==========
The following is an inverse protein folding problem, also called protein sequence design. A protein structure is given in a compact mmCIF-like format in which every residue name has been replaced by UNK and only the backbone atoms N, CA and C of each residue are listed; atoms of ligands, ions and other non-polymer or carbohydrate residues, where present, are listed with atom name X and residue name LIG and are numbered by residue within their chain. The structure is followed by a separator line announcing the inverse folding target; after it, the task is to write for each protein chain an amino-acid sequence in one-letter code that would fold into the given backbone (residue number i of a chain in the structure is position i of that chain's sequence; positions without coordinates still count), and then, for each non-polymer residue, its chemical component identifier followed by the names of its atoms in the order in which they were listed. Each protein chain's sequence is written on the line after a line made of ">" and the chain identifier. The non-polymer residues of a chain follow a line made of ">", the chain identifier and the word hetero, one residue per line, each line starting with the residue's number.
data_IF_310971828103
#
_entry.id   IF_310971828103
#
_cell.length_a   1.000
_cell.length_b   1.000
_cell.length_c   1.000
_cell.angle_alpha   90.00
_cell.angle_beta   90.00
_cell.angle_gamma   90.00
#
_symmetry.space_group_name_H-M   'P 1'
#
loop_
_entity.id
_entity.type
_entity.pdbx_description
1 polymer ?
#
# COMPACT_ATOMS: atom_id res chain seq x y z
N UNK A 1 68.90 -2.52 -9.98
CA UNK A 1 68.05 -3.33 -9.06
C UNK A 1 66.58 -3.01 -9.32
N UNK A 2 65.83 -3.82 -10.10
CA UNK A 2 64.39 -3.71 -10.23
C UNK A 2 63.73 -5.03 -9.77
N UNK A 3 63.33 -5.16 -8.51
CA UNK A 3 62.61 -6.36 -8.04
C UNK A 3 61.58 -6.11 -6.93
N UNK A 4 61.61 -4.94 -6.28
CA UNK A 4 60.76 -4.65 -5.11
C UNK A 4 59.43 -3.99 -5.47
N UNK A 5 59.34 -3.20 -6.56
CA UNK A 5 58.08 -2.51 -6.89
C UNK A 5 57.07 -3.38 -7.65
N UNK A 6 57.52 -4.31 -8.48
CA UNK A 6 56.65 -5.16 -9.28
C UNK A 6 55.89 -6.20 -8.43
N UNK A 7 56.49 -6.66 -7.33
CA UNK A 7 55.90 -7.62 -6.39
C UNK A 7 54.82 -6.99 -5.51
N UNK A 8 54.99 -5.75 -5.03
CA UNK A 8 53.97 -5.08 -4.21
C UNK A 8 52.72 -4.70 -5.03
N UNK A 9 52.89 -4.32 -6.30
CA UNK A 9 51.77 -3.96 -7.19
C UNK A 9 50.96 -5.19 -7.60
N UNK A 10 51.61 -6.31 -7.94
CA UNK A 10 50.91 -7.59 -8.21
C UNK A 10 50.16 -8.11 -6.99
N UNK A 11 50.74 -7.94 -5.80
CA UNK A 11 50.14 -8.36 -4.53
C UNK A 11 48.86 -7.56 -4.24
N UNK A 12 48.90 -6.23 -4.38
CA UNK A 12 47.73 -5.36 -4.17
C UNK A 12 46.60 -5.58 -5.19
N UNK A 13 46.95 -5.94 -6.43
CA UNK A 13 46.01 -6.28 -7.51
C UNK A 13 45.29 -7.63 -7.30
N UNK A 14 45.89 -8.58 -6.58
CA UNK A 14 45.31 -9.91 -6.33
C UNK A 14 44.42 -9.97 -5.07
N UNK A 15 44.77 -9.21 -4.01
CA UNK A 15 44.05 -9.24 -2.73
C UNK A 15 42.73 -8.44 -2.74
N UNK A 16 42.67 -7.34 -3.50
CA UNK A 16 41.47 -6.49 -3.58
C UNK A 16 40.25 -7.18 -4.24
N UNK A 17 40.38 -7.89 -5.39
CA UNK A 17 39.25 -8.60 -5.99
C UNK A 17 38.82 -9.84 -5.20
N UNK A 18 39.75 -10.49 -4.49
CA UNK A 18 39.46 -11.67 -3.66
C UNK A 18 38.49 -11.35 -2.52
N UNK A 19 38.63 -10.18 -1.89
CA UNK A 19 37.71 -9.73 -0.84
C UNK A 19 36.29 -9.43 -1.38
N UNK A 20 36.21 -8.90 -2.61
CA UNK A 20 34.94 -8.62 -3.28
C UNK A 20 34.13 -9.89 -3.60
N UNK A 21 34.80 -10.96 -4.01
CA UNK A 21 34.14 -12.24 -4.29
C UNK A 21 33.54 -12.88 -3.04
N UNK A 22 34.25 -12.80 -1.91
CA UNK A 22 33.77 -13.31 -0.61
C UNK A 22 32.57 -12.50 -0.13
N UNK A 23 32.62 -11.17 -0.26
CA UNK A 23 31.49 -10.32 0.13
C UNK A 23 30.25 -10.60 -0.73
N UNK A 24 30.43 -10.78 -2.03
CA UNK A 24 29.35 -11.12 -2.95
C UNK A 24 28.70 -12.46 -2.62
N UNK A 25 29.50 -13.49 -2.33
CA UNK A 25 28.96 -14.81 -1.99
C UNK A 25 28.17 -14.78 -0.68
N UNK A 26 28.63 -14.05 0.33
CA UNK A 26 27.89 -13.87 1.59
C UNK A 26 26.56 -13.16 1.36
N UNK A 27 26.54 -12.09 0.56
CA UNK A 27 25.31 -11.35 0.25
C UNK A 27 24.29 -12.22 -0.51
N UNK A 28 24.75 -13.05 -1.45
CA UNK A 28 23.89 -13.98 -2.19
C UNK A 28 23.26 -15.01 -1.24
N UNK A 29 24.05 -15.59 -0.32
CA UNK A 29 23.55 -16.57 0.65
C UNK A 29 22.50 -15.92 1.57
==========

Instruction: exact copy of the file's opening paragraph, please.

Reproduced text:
The following is an inverse protein folding problem, also called protein sequence design. A protein structure is given in a compact mmCIF-like format in which every residue name has been replaced by UNK and only the backbone atoms N, CA and C of each residue are listed; atoms of ligands, ions and other non-polymer or carbohydrate residues, where present, are listed with atom name X and residue name LIG and are numbered by residue within their chain. The structure is followed by a separator line announcing the inverse folding target; after it, the task is to write for each protein chain an amino-acid sequence in one-letter code that would fold into the given backbone (residue number i of a chain in the structure is position i of that chain's sequence; positions without coordinates still count), and then, for each non-polymer residue, its chemical component identifier followed by the names of its atoms in the order in which they were listed. Each protein chain's sequence is written on the line after a line made of ">" and the chain identifier. The non-polymer residues of a chain follow a line made of ">", the chain identifier and the word hetero, one residue per line, each line starting with the residue's number.